This week the New York State Police have begun a search for a man accused of having 44 illegal credit cards. Evidence uncovered by authorities leads them to believe he committed several counts of identity theft.
The state is searching for the accused man — originally arrested in September — after he missed his court date. Under the circumstances, his case doesn’t look great. Yet, a criminal case is so different from what we’re led to believe by television, film and pop culture. What seems cut-and-dried from the outside is far from sure, take for example:
While the article linked above outlines how much evidence faces the man, that does not mean that the evidence is “good.” Police must follow strict rules while investigating someone, and if they do not, any evidence they may find is inadmissible. That could mean the entire basis for a charge no longer exists.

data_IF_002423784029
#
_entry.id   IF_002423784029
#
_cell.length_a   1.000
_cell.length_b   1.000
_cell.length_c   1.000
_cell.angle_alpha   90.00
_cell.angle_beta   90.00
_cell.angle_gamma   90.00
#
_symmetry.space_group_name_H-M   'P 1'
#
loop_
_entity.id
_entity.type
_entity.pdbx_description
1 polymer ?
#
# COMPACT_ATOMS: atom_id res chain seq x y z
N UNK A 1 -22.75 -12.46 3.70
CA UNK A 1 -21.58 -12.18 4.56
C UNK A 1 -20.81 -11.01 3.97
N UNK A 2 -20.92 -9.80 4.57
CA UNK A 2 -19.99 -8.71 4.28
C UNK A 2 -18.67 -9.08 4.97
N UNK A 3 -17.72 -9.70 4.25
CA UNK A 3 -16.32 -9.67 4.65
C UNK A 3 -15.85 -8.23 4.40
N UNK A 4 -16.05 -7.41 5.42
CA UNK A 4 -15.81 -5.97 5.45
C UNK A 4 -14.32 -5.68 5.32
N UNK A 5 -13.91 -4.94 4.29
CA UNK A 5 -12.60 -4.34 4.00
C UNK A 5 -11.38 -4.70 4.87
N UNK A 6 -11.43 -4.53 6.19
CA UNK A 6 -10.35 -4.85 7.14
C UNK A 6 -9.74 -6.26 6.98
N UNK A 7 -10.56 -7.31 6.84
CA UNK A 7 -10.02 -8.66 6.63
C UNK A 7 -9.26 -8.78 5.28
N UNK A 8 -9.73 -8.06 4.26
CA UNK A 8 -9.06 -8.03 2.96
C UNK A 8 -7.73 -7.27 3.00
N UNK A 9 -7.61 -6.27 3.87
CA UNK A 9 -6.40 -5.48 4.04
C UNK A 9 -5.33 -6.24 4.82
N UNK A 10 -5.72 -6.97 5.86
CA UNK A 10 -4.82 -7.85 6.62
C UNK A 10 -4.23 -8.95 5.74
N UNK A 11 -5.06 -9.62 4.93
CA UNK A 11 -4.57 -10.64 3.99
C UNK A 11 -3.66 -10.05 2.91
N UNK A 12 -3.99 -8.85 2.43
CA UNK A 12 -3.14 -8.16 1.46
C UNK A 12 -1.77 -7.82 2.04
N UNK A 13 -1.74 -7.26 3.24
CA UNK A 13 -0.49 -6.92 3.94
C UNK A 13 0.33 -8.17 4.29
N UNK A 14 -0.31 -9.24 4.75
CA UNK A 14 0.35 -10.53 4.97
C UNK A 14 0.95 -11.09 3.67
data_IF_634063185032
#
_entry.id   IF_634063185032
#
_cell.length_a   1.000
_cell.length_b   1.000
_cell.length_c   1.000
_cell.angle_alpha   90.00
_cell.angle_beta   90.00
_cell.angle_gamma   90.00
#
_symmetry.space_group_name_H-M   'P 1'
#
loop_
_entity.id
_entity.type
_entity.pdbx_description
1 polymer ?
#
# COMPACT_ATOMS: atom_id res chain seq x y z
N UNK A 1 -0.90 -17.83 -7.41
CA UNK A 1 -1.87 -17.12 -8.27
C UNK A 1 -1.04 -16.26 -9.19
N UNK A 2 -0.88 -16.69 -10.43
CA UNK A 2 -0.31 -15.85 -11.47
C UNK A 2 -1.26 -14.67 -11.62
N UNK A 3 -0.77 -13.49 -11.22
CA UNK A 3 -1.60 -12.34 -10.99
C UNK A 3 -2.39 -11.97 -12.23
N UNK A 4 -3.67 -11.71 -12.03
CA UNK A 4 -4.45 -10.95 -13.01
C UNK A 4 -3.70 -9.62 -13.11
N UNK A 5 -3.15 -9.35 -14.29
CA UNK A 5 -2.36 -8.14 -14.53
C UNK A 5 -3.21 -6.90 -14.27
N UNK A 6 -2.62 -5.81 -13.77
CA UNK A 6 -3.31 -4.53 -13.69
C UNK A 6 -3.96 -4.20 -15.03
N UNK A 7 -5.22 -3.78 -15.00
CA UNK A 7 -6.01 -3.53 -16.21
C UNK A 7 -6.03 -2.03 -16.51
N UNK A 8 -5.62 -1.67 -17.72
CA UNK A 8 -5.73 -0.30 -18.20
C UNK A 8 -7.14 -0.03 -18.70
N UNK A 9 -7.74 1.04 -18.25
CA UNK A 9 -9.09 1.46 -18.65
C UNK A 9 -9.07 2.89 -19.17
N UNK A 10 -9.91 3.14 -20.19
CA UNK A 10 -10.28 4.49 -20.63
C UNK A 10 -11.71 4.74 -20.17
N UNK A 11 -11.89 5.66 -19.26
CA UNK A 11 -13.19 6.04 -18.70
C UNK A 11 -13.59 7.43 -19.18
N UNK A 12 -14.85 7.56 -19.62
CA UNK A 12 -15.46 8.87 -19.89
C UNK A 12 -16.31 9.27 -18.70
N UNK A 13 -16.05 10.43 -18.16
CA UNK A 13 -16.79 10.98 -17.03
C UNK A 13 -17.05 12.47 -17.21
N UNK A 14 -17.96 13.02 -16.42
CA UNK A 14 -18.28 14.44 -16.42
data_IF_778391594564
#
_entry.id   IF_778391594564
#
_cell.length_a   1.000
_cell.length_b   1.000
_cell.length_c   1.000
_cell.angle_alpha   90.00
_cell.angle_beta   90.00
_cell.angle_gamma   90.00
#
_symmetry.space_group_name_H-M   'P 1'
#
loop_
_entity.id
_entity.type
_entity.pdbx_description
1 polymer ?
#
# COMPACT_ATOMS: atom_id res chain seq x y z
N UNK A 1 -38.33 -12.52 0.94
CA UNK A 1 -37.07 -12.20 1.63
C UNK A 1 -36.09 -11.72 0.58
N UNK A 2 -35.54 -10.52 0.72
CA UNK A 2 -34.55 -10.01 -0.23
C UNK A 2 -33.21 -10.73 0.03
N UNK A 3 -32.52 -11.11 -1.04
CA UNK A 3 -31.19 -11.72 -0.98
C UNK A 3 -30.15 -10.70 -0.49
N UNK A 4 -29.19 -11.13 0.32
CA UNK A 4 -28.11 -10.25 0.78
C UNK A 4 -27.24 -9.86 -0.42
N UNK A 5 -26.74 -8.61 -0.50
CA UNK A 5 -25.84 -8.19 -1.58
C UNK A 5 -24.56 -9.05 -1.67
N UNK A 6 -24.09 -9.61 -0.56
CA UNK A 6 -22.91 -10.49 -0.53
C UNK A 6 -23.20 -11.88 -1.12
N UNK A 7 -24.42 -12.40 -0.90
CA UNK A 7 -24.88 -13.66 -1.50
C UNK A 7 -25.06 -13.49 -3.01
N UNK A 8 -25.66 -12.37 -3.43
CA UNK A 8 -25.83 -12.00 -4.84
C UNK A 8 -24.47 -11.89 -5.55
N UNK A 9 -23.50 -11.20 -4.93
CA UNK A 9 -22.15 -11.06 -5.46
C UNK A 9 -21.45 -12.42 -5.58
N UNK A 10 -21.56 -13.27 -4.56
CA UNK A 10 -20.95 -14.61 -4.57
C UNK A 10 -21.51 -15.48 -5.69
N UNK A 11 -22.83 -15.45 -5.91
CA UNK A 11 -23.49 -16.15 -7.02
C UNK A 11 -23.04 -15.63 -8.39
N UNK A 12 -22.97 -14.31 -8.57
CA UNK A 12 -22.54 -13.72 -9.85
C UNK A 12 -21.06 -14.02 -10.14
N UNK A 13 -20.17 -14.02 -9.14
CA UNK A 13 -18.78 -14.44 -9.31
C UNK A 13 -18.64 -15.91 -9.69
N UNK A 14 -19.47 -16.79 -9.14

Eye-witness testimony is a large part of any trial; however, as we’ve learned over time: eye-witness testimony has severe flaws. Those flaws, in turn, mean that what seems like a “credible witness” may be anything but. When the police or the state build a criminal case on one person’s accusation, that case is in serious jeopardy.
Most criminal cases don’t get in front of a jury. Often cases end in a plea deal. While a plea deal is certainly faster and less expensive than a full criminal trial, there is a growing concern. It has become evident that many innocent people agree to plea deals in the first place simply to “get it over with. Most would agree that an innocent person pleading guilty to a crime they didn’t commit is not justice.
Everyone deserves a vigorous defense
The foremost principle of criminal defense is that everyone gets one. The circumstances of the case do not matter; every person facing trial is presumed innocent and should have an attorney willing to go to any length to protect that assumption. That is the only way that we have justice.